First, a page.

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Ifeoluwa Odunyemi: BLACK TAX

Have you ever heard of Black Tax? I guess you’re probably thinking that it means tax paid by black people.


Well let me help you out. Black Tax is that financial assistance rendered by an individual who has now completed studies and started making money through employment or business. This help is rendered to the community and extended family members mostly. This includes money for food, shelter, clothing and even education.


Black tax has its origin from South Africa and it’s a term now commonly used across the world.

In most African countries, a child is taught from a very tender age about togetherness and family success which rests in his or her hand. We hear words such as “remember where you are coming from”, “don’t forget your roots” and so on. Consequently, the family member who becomes most successful carries the burden of the less fortunate family members to ensure they succeed too. Sometimes, this is done willingly, other times the breadwinner has no choice.


With the recent popularity with which most Africans millennials migrate to other countries such as United Kingdom, Canada, United States and the like, the black tax has now increased more than yesteryears. At least 70% of individuals who have relocated for greener pastures send home a constant stream of black tax every month to support family members back home.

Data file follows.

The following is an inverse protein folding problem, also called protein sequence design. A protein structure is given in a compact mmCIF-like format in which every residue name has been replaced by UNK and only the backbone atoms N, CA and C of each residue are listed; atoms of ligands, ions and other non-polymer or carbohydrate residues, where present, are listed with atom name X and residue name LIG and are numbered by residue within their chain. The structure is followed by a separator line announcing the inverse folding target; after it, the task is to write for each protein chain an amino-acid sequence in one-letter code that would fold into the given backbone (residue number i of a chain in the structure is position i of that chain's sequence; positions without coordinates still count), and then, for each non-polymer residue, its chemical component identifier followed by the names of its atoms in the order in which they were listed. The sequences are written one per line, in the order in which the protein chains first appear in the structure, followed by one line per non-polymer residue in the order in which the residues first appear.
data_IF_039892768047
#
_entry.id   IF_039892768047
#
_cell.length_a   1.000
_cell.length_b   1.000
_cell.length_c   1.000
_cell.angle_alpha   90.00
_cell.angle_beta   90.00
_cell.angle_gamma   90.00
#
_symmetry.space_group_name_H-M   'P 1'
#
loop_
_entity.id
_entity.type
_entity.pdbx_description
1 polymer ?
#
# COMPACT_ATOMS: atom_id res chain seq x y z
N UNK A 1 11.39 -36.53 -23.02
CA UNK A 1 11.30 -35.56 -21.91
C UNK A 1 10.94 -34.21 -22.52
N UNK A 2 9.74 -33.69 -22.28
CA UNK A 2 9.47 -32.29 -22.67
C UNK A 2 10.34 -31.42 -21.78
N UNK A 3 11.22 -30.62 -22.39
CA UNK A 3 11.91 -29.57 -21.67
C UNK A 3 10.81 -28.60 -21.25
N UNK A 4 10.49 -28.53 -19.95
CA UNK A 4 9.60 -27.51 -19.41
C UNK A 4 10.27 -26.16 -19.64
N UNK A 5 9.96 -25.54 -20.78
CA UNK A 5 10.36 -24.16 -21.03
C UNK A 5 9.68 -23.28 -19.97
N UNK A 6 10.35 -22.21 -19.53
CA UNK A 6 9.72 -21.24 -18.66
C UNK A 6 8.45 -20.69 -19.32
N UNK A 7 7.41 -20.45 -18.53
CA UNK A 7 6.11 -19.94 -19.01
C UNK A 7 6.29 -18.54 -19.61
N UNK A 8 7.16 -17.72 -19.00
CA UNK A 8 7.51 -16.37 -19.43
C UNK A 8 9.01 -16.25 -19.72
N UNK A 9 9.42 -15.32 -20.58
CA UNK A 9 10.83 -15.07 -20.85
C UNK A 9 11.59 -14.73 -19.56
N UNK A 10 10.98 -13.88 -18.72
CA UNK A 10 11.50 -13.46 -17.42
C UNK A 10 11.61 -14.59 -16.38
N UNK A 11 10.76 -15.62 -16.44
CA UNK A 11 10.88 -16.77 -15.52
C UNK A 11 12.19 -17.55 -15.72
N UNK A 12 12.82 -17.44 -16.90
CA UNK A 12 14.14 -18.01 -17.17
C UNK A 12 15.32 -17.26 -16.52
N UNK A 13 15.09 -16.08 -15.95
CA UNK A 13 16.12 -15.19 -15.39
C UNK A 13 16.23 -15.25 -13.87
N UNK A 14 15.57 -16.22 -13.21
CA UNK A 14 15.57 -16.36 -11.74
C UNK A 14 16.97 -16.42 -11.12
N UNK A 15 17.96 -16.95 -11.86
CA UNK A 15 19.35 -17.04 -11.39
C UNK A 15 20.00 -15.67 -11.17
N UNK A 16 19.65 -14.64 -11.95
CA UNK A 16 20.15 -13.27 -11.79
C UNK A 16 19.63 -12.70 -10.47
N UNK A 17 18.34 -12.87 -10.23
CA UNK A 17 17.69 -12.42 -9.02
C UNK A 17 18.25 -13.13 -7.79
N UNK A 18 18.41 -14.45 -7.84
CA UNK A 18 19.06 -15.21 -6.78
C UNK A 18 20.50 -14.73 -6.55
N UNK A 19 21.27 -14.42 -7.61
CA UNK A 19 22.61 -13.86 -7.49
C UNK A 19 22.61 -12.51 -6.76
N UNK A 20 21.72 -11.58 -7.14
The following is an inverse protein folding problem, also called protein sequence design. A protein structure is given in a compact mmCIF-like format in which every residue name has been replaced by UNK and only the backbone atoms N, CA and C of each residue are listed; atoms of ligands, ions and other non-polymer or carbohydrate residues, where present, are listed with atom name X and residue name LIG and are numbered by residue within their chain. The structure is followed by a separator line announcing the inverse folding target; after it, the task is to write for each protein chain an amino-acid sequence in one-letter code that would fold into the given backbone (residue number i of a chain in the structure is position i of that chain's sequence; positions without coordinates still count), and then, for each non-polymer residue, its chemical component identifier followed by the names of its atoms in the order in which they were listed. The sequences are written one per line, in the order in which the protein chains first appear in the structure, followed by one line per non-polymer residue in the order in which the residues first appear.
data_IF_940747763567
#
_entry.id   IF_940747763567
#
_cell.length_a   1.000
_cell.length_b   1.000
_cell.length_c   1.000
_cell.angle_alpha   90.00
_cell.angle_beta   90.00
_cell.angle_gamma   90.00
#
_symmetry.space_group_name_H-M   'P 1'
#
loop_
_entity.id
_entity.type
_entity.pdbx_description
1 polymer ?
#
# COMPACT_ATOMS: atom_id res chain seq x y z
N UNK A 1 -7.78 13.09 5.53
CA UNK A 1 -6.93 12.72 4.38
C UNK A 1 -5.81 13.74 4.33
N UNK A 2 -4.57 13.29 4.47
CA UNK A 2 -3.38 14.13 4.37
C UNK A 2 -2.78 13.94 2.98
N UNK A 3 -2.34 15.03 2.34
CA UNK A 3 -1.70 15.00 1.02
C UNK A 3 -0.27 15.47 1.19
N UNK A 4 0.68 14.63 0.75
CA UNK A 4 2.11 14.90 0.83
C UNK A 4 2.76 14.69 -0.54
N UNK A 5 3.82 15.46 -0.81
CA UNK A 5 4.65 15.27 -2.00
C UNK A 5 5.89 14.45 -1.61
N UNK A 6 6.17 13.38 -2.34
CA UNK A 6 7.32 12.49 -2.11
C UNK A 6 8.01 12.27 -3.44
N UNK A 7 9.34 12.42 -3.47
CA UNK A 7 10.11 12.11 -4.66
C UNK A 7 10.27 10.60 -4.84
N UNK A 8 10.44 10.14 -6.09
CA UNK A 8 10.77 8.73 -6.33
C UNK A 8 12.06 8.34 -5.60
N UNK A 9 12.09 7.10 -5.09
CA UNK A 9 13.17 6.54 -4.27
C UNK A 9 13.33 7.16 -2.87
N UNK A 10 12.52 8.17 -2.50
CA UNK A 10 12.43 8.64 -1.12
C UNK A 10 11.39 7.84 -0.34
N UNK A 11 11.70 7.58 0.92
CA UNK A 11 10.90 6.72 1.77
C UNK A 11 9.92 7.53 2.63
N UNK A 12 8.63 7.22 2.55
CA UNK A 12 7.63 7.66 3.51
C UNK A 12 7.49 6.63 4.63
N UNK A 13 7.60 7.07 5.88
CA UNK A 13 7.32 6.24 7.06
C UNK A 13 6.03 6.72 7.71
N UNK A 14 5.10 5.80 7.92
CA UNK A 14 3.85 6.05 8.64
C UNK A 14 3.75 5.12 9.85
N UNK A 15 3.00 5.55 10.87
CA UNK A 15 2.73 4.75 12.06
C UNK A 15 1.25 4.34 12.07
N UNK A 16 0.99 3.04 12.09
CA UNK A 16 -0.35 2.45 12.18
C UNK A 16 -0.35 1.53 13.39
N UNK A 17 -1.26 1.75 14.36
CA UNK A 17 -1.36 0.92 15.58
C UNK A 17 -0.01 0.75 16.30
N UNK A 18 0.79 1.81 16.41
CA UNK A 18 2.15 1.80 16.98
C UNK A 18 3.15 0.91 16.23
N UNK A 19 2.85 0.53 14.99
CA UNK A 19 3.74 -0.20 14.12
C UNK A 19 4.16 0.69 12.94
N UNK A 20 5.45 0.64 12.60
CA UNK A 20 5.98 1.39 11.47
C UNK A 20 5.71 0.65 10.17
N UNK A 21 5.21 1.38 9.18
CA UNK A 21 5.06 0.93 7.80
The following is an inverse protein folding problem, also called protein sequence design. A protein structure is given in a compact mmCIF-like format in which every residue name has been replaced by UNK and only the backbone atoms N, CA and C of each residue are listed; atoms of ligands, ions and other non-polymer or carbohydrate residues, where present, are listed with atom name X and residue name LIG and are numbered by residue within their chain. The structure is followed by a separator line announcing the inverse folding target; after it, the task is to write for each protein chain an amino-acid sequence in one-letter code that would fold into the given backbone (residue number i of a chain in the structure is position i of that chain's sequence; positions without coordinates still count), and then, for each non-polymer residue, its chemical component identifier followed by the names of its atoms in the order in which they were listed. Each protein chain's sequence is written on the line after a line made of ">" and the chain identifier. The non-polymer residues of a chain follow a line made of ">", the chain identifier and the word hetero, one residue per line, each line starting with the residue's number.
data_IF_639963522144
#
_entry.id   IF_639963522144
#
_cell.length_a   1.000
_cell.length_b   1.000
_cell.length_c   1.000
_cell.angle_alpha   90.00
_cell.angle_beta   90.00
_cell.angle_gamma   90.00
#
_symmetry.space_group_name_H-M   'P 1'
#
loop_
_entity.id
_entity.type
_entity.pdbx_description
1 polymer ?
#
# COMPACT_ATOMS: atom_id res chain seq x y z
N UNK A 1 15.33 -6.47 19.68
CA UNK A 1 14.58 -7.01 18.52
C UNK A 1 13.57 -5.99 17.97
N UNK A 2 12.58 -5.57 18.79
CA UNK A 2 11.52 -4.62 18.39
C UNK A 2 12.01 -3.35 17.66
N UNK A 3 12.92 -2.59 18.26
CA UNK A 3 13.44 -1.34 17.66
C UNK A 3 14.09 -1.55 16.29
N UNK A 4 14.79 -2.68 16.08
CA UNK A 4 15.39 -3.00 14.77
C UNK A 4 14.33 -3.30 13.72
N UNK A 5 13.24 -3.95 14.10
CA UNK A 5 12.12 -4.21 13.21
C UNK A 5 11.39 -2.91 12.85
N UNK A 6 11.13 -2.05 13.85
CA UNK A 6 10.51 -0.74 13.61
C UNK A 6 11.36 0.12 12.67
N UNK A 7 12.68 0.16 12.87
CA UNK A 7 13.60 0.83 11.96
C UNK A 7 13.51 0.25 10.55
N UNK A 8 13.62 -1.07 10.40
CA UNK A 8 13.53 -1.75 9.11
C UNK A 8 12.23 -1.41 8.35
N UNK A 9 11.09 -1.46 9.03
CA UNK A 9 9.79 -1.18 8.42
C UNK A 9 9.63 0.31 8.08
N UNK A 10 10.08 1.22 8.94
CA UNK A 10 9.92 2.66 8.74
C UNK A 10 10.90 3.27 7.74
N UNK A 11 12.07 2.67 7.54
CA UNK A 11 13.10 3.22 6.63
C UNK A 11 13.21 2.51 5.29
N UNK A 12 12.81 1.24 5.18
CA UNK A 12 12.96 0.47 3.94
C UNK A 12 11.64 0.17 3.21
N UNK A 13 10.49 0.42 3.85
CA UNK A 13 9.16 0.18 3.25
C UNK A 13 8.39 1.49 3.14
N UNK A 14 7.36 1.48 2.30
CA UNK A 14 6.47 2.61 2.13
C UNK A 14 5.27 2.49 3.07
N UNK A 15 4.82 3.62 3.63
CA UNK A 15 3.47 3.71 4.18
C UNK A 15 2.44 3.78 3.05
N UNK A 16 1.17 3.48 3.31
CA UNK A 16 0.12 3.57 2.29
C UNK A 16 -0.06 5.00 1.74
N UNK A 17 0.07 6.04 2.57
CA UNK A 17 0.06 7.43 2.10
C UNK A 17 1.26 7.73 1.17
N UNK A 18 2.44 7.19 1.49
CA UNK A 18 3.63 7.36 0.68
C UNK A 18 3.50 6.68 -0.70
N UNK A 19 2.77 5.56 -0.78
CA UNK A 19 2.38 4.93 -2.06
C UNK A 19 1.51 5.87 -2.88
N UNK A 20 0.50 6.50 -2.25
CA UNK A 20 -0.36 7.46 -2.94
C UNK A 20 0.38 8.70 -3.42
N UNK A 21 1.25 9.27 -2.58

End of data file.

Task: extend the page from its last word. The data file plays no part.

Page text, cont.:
Is Black Tax entirely bad? No, it’s not. Why then is it important?


It is important to look at it because when not properly managed, it becomes a problem and robs one of building wealth.


You see, If I spend half of my monthly income on Black Tax, I might get into debt, and rob myself of the chance to build financial freedom early in life.


How then do I help my family without hurting my finances?


  1. Empower them – Teach them to fish. For example, if I have four siblings, I am responsible for in the university, I can empower them and in turn reduce the burden on me by teaching them about managing their finances. I will also empower them by encouraging them to start a business, develop a skill, so they can earn their income and the pressure on me reduces.


  1. Everybody does not need to know what you earn. Yes, I said it 😶, and it’s that simple.

Once people know or perceive you earn a certain amount, or that you are well-off financially,

there is a tendency for them to go overboard and ‘bill you’ without consideration.


  1. Budget! Budget! Budget! Personally, I enjoy having a budget of what needs to be spent or purchased for the week or the entire month. So, when I have a plan and I have earmarked a certain figure going towards Black tax, it helps put in perspective what I am spending and assist me to ensure I do not exceed what I have set for that purpose.


  1. Build an emergency fund- This is money that is set aside that can be used in terms of financial distress or economic lockdown like what happened in 2020.
  2. Learn to say NO! Nobody will beat you. If you cannot afford to foot a bill, please learn to say NO politely. I know this is not easy considering how the society is set up with lots of expectations, within a family unit. At the end of the day if you go above your spending limits, the burden of debt is yours to carry.


Ifeoluwa Odunyemi

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